"You all know the story of this bridge. This is part of the president's stimulus plan," Romney said from the parking lot of a Ford dealership adjacent to the Sawyer Bridge. The bridge hasn't been used by vehicles since the 1800s and does not reach from one bank to the other, but local leaders were able to get more than $150,000 from the federal stimulus bill to restore the structure.
"[The Obama administration] said `Look, we put in place a whole series of elements that are critical to the future of America.'And you've got one behind us right there," Romney said in reference to the bridge. "That's what they're saying. This is the absolute Bridge to Nowhere if there ever was one. That's your stimulus dollars at work."
Some local townspeople say the bridge is a tourist attraction that adds character to a busy intersection, according to the Boston Globe. "It's part of our past and future," Democrat Marjorie Porter, a Hillsborough state representative, told The Globe.
Local ABC TV affiliate WMUR also noted that the bridge project overwhelmingly passed in the state Legislature - including support from 28 state lawmakers who endorsed Romney.
Pointing to the unemployment rate - which has been slowly ticking downward in the past several months, but has not fallen below 8 percent since Obama took office - Romney argued the stimulus has failed in achieving its main goal of job creation. He pointed to an analysis showing the cost-per-job gained from the $787 billion stimulus was $317,000.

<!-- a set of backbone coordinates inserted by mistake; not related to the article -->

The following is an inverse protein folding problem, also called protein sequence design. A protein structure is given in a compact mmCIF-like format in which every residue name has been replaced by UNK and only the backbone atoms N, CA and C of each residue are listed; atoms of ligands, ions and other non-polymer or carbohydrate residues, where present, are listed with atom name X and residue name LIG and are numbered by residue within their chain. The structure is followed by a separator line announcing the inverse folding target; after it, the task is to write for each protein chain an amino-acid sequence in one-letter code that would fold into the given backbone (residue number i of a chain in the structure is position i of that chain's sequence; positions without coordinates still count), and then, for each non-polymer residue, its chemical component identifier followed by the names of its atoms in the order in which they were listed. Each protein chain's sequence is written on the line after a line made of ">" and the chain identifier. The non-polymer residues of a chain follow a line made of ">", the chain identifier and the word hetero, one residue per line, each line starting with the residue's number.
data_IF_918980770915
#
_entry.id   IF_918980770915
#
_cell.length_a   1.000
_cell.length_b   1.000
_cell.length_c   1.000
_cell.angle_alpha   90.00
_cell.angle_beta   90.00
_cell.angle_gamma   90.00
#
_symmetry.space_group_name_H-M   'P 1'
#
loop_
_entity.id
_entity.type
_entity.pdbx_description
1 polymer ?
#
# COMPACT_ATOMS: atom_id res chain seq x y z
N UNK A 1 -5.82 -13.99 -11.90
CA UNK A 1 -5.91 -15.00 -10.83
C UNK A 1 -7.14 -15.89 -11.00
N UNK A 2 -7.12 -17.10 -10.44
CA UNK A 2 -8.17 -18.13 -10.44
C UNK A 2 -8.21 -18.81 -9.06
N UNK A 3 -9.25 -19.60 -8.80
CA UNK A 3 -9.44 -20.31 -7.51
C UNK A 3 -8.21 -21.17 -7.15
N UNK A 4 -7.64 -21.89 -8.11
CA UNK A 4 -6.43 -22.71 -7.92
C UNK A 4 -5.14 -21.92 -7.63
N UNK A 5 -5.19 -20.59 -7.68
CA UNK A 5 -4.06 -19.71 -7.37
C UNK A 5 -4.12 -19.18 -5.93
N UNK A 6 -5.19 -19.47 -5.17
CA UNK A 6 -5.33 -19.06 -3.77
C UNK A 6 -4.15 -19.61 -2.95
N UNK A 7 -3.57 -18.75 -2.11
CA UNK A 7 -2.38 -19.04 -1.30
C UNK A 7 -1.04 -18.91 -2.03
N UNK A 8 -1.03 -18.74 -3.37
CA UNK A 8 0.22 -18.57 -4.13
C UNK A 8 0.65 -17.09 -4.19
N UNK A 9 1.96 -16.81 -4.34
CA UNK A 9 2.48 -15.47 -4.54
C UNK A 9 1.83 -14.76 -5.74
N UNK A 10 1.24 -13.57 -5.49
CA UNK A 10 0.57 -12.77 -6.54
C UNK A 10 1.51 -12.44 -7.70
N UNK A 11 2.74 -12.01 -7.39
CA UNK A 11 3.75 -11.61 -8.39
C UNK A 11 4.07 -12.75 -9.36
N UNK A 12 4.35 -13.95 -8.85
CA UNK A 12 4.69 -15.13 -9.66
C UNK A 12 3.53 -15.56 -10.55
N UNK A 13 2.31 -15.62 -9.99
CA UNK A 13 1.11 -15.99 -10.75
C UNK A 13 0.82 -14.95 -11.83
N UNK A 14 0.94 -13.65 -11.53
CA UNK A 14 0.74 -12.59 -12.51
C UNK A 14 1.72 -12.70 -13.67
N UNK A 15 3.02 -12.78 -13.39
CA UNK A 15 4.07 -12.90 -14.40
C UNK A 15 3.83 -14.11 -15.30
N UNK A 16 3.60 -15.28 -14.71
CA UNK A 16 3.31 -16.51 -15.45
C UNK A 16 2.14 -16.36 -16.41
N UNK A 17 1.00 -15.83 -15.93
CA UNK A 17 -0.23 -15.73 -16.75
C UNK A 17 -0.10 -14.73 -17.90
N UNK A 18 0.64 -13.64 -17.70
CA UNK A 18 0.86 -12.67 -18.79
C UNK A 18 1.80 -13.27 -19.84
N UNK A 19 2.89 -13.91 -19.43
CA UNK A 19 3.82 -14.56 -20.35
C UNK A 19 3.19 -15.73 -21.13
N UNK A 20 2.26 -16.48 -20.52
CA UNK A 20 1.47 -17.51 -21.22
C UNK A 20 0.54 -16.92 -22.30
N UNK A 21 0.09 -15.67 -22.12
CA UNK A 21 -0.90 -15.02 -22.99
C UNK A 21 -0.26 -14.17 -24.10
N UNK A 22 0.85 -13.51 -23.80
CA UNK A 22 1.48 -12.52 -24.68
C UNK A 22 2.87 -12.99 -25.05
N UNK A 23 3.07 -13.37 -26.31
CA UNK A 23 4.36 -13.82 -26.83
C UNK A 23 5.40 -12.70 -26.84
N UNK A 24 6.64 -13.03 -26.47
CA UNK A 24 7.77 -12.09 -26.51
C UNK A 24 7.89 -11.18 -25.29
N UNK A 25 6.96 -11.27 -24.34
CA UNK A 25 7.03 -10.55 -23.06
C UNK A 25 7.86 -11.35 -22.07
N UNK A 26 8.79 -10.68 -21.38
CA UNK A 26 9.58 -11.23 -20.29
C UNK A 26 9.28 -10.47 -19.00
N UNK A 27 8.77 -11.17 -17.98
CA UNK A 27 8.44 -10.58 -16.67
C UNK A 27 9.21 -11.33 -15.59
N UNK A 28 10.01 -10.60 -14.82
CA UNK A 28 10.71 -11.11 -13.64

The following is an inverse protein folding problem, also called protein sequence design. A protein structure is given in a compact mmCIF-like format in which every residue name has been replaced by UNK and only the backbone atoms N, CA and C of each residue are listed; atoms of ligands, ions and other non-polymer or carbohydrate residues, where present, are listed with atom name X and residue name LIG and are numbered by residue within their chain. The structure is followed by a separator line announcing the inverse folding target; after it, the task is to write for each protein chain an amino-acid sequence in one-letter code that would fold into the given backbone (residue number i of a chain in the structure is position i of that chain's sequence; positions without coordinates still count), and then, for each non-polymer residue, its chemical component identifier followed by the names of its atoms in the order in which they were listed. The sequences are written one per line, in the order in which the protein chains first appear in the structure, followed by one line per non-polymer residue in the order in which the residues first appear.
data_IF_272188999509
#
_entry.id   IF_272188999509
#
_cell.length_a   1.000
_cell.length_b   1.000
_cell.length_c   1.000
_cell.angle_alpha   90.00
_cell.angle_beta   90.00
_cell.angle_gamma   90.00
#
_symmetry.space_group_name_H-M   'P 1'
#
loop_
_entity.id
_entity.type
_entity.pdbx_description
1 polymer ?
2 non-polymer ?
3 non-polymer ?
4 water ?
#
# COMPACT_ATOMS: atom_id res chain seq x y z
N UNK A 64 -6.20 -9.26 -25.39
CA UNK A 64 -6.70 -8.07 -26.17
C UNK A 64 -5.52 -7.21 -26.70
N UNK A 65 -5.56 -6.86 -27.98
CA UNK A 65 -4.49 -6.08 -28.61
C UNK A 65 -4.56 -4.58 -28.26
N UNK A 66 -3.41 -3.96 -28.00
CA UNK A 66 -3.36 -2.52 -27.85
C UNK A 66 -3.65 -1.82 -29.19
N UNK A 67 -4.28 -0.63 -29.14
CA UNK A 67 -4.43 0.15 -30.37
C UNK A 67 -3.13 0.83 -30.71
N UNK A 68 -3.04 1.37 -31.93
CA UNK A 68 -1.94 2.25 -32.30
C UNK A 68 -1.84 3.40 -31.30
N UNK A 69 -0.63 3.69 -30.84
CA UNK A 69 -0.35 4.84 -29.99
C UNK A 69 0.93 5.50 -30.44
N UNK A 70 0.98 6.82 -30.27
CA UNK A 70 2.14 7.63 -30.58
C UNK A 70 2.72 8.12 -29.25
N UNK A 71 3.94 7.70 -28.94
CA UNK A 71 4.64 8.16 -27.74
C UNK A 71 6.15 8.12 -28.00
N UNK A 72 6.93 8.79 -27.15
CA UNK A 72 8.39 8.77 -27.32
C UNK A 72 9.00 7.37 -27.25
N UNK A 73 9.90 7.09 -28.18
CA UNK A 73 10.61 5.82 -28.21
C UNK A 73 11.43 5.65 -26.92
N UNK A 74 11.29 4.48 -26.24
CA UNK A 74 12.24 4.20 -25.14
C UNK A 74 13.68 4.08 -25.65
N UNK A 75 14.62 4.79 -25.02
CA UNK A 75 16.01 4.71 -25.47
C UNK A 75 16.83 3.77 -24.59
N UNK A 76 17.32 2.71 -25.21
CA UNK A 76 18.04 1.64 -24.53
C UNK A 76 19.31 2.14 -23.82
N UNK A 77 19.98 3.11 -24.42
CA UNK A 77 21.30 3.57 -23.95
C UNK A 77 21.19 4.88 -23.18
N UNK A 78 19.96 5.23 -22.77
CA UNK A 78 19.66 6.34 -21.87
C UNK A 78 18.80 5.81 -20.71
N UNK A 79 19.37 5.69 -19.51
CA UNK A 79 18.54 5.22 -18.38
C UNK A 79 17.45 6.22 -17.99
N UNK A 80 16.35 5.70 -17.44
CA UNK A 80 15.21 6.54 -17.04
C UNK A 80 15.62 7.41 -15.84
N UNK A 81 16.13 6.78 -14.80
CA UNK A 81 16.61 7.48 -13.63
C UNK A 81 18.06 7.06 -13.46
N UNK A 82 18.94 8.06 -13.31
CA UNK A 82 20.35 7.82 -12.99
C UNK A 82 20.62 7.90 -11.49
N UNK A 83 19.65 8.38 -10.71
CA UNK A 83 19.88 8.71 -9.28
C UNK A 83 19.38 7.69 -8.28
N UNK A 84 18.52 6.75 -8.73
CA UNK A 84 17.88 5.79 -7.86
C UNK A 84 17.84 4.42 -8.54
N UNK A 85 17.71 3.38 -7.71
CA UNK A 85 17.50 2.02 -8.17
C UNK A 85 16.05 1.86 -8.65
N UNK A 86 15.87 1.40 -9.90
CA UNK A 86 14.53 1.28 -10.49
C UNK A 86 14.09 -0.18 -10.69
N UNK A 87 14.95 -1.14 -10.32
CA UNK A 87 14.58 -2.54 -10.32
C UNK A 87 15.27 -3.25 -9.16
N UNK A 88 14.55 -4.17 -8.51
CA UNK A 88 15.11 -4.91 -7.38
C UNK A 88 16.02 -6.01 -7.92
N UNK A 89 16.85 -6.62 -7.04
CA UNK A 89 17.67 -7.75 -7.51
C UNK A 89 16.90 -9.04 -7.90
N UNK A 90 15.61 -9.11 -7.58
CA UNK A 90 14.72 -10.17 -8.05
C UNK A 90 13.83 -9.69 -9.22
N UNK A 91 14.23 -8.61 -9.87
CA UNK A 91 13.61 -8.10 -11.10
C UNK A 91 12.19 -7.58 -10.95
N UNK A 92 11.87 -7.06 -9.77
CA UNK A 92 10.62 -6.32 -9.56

"The largest one-time careless expenditure of government money in American history," he said.
That $317,000 figure, however, appears to be derived from simply dividing the cost by the number of jobs created and suggests that all of the stimulus money was paid out in the form of salaries. The stimulus also included money for tax cuts, infrastructure projects and a host of other initiatives.
The former Massachusetts Governor also argued that Obama made a calculated choice to slow the economic recovery by focusing on the passage of the president's health care reform bill. He pointed to a passage in a new book, The Escape Artists: How Obama's Team Fumbled the Recovery, focusing on Obama's early years in office.
"In this book, they point out that they said the American people will forget how long the recovery took," Romney said. "So that means they went into this knowing that when they passed Obamacare, it was going to make life harder for the American people."
What Romney didn't mention was that in the book, written by New Republic senior editor Noam Scheiber, Summers complimented the president for making what he considered to be a tough but noble decision.
"I always admired the president's courage for recognizing that 50 years from now, people would remember that all Americans had health care," Summers is quoted as saying in the book. "And even if pursuing health care affected the pace of the recovery, which was unlikely in my view, people wouldn't remember how fast the recovery from this recession was."